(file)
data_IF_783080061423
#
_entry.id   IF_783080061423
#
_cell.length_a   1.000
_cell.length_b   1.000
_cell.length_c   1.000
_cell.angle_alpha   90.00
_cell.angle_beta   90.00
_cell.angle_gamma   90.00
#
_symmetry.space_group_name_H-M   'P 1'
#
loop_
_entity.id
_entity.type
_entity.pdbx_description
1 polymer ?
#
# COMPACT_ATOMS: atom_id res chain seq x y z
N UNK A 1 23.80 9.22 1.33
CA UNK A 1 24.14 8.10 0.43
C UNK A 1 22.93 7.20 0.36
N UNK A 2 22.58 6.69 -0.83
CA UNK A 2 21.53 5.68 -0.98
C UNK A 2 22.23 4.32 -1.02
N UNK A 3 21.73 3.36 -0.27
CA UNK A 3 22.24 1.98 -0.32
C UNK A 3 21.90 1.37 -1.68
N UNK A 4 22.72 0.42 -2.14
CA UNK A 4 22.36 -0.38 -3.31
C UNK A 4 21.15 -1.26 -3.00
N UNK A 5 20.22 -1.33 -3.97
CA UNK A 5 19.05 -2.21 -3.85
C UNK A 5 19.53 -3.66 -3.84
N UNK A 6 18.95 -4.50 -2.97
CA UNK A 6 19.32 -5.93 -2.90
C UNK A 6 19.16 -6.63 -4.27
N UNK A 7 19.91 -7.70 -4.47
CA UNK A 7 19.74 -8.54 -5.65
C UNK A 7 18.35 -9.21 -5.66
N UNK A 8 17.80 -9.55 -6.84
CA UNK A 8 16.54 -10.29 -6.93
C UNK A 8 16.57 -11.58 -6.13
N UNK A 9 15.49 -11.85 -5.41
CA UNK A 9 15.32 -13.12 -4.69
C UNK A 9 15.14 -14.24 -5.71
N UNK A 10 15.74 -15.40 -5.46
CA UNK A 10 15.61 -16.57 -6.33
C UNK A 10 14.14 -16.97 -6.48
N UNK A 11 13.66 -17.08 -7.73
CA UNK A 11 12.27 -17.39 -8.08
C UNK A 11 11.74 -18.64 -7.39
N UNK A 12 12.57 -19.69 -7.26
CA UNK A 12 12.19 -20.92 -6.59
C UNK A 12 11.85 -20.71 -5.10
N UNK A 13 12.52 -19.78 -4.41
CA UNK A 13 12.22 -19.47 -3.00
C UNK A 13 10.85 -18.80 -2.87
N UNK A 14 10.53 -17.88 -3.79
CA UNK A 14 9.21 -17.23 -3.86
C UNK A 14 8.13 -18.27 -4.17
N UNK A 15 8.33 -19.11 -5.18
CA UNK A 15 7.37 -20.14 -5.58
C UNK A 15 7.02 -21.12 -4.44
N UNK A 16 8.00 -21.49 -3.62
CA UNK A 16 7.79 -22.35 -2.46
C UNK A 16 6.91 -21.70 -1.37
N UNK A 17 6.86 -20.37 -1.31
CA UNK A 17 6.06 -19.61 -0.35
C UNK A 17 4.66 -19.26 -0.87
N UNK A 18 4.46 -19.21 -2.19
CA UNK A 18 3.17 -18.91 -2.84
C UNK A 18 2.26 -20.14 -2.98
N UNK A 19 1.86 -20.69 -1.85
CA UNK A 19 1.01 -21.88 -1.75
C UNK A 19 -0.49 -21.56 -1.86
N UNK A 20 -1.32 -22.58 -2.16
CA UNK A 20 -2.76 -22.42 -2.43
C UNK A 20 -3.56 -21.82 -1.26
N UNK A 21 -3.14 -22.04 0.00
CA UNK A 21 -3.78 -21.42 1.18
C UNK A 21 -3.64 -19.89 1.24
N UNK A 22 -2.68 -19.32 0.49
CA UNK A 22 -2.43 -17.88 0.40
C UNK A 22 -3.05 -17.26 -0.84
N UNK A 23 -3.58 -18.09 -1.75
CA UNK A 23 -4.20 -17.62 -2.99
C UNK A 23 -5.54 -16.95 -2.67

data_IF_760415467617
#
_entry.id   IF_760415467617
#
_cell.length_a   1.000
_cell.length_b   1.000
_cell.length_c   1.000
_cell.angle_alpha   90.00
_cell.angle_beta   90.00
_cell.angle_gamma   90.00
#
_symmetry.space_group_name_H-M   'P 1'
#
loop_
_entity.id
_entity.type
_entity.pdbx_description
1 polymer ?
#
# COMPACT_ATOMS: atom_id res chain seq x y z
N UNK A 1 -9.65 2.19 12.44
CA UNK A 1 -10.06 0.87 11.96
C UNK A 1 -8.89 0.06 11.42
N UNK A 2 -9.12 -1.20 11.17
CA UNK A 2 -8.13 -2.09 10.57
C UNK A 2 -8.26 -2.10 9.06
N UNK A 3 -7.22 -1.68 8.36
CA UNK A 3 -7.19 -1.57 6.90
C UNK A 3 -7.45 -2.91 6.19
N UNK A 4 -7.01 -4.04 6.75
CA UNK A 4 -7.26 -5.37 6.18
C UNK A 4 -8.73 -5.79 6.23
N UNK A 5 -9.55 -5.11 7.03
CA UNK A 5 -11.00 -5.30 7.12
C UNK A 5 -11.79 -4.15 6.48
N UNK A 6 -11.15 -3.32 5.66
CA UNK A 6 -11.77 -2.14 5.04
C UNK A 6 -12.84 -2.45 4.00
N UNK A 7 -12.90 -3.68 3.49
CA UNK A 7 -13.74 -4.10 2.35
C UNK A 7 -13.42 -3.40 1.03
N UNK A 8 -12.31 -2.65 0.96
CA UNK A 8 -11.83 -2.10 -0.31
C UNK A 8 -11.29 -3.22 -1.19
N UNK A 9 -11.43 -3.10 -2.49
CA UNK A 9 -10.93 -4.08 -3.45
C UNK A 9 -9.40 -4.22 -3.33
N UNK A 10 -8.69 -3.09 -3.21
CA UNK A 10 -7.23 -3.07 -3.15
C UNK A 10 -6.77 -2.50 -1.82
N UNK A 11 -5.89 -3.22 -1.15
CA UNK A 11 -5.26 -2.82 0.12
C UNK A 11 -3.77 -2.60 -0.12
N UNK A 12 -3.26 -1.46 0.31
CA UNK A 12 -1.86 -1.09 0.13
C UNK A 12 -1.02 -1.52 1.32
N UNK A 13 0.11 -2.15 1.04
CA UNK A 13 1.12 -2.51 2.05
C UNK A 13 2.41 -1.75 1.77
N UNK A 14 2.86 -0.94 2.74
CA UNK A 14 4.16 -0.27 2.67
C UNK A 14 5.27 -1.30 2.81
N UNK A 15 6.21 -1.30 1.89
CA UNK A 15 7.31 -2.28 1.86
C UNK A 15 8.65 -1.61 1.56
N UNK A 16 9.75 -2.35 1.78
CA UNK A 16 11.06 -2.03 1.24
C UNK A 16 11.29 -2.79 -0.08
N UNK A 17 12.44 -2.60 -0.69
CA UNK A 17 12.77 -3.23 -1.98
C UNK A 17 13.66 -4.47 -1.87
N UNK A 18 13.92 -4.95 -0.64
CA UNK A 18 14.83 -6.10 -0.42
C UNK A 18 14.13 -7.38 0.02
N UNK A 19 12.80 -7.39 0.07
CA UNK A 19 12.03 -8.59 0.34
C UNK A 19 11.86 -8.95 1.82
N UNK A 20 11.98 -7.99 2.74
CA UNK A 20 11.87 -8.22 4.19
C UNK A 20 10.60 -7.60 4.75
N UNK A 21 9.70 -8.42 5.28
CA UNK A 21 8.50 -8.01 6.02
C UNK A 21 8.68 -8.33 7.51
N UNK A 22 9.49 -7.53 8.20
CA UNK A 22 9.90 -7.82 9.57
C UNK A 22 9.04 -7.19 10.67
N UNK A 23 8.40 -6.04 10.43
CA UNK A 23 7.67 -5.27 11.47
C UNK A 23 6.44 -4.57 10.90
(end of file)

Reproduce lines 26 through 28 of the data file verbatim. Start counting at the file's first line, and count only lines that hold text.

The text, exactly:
C UNK A 2 22.23 4.32 -1.02
N UNK A 3 21.73 3.36 -0.27
CA UNK A 3 22.24 1.98 -0.32